Why It Is Perilous to Try to Draw General Conclusions about Alien Tort Statute Suits From the Chevron Verdict

Whatever the merits of these theories, I think it would be a mistake to read too much into yesterday's result. The problem with Bowoto is that it was a gigantic California tort suit hitched to a very thin human rights suit. This is not a criticism of the underlying suit-which may have been a very good California tort suit-it is just to say that the plaintiffs' loss does not tell us very much about the current status of the ATS.

The complaint, which was filed in 1999, lists the following alleged violations of customary international law as the basis of the ATS claim: (1) summary execution, (2) crimes against humanity, (3) torture, (4) cruel, inhuman, or degrading treatment, (5) arbitrary arrest and detention, and (6) violation of the rights to life, liberty and security of person and peaceful assembly and association. The common law tort claims alleged were: (1) wrongful death; (2) battery; (3) false imprisonment; (4) assault; (5) intentional infliction of emotional distress; (6) negligent infliction of emotional distress; and (7) negligence per se.

The federal judge went back and forth as to whether any of the alleged ATS violations -- other than crimes against humanity -- could be claimed against a private actor as an aider and abettor, but this is a detail that need not detain us. The federal judge seemed unwilling to take seriously the admonition by Justice Souter in the 2004 Supreme Court decision in Sosa v. Alvarez-Machain that the federal courts must be very selective about which wrongs would be actionable under the ATS. In Sosa, the Court rejected the contention that the plaintiff's kidnapping and one-day detention was the kind of violation of customary international law whose remedy lay in the ATS. It held, instead, that the wrong the suffered by the plaintiff, taking the facts he pled most favorably to him, was that of the tort of false imprisonment, and that his remedy had to be rooted in that common law tort.

In the Chevron case, the actions allegedly performed by the Nigerian forces on the platform when it was recaptured were horrible, in the same way that the shooting of unarmed suspects by metropolitan police forces in the United States is horrible. Redress for excessive force by the police is sometimes had by recourse to common law tort claims, and sometimes by linking common law tort to a statutory civil rights claim for damages, such as those that may be brought under 42 U.S.C. ยง 1983. But it would be a mistake, I think, to assume that excessive police force rises to a jus cogens wrong like genocide or slave labor.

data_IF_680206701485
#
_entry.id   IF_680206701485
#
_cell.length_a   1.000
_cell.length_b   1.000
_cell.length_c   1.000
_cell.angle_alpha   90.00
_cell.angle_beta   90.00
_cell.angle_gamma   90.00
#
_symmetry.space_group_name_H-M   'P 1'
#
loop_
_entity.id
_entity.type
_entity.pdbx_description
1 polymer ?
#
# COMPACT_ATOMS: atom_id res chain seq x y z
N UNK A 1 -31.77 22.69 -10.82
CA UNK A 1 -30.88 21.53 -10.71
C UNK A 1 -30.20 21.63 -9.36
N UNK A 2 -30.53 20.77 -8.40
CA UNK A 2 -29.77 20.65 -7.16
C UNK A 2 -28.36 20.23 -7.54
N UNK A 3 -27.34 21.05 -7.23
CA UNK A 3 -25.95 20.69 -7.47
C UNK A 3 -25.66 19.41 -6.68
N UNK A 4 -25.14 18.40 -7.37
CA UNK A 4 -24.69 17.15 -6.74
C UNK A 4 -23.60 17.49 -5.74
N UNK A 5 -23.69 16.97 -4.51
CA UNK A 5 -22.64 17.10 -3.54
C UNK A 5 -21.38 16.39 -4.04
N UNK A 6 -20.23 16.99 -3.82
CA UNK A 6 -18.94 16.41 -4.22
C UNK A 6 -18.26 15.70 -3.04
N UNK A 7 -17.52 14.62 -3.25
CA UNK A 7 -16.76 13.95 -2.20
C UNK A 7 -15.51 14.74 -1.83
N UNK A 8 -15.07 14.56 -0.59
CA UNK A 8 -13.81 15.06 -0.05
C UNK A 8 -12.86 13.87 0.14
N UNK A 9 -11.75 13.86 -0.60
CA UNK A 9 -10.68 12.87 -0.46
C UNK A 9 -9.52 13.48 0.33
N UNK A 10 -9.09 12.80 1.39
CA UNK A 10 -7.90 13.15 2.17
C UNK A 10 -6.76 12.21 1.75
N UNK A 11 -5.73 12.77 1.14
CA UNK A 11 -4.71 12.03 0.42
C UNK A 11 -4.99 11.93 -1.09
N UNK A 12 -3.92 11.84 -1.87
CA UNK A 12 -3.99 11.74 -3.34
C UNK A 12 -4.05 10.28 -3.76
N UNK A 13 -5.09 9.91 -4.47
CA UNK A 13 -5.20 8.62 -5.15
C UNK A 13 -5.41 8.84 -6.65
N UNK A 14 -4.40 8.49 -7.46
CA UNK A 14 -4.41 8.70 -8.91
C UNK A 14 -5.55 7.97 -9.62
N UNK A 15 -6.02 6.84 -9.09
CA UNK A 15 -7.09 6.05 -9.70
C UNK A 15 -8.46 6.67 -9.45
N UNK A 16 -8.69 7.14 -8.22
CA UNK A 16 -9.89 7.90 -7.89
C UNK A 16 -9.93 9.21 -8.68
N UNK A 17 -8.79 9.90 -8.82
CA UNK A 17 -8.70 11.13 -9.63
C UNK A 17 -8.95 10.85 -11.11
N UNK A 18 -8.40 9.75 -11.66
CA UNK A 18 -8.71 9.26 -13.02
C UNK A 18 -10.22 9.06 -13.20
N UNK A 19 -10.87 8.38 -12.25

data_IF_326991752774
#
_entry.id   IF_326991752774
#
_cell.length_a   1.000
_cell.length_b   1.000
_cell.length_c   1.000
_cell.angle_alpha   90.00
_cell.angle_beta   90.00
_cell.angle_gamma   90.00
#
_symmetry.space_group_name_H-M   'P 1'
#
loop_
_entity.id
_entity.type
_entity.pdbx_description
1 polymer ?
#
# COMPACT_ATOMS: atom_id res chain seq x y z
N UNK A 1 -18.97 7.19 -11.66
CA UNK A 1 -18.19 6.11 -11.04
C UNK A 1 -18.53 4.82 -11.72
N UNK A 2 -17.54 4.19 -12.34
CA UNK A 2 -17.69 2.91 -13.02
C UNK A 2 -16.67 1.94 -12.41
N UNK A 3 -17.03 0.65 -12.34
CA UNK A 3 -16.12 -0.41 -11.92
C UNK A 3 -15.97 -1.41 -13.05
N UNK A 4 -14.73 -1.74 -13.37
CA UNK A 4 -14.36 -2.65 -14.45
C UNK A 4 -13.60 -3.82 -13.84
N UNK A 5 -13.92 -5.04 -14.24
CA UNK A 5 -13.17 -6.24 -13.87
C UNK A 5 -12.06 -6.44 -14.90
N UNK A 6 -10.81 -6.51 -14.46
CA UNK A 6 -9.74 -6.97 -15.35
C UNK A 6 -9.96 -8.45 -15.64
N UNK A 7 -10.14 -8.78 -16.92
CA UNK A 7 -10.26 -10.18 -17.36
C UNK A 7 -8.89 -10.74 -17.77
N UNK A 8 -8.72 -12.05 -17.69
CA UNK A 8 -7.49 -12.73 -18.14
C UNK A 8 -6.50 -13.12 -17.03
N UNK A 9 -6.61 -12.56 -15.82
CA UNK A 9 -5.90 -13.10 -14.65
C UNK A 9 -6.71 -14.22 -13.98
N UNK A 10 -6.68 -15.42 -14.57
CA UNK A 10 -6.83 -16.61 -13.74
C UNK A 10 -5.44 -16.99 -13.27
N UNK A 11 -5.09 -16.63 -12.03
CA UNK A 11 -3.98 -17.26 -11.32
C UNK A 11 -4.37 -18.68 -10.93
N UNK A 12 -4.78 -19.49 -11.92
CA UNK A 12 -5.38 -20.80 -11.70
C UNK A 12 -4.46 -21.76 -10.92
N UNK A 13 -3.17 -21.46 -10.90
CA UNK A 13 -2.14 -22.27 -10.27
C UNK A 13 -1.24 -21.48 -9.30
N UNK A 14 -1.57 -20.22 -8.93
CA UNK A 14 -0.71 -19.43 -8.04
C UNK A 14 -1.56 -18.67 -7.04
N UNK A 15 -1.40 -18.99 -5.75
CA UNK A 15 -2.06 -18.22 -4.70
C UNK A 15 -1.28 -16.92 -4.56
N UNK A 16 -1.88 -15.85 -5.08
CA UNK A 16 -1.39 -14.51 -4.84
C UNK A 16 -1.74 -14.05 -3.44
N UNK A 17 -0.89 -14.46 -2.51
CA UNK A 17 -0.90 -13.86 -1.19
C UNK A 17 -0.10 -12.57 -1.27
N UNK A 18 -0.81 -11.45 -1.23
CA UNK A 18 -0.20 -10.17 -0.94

The claims made by the plaintiffs in Bowoto under California tort law may have been more prosaic, but they were much stronger on the facts and, frankly, they much more closely fit the wrong for which redress was sought. If Chevron knew that as a result of its bringing the Nigerian police to its facility, unarmed men would be shot and jailed without justification, then the company indeed aided and abetted numerous torts such as battery, wrongful death, assault and false imprisonment. Those would have been good claims (had the jury accepted the factual allegations underlying them).

The Plaintiffs' Interesting Choice to Bring Both California Tort Claims and ATS Claims

Why didn't the plaintiffs focus solely on the California tort claims? Why did they build their case around the much weaker ATS claims instead? I can only speculate. But one thing is quite clear: It is not that the damages under the ATS would have been higher-for punitive damages would have been available under California law for the intentional common law torts that were pled.

The answer may have had to do with a strategic decision to avoid dismissal under forum non conveniens - in favor of trying the case in Nigeria. As the federal judge in Bowoto noted, it is not clear that the plaintiffs were required to exhaust their remedies in Nigeria under the ATS. The same is clearly not true when it comes to California common law tort claims. While it is by no means certain that the defendants could have had all the tort claims dismissed in favor of a Nigerian forum, there was no chance at all that the defendants could have secured a dismissal under this theory of the ATS claims. Moreover, since the ATS claims were in federal court, the state claims could be joined to them as a matter of course. Thus, the ATS claims served the purpose of keeping the case in an American forum.

My theory that the ATS claims may have been a tactic to keep the state claims from being sent back to Nigeria to be tried (or not) in a much less hospitable environment for the plaintiffs is just that-a theory. My larger point does not depend on these speculations being true, however. My larger point is simply that the ATS claims were so weak and bore such a marginal relationship to the stronger core claims made against Chevron in Bowoto, that we should be wary about making any predictions about ATS litigation on the basis of the jury's defense verdict in this particular case. A future ATS case with stronger ATS claims could well lead to a substantial plaintiffs' verdict; at a minimum, such a scenario should not be ruled out based on the Chevron case alone.

Anthony J. Sebok, a FindLaw columnist, is a Professor at Benjamin N. Cardozo School of Law in New York City. His other columns on tort issues may be found in the archive of his columns on this site.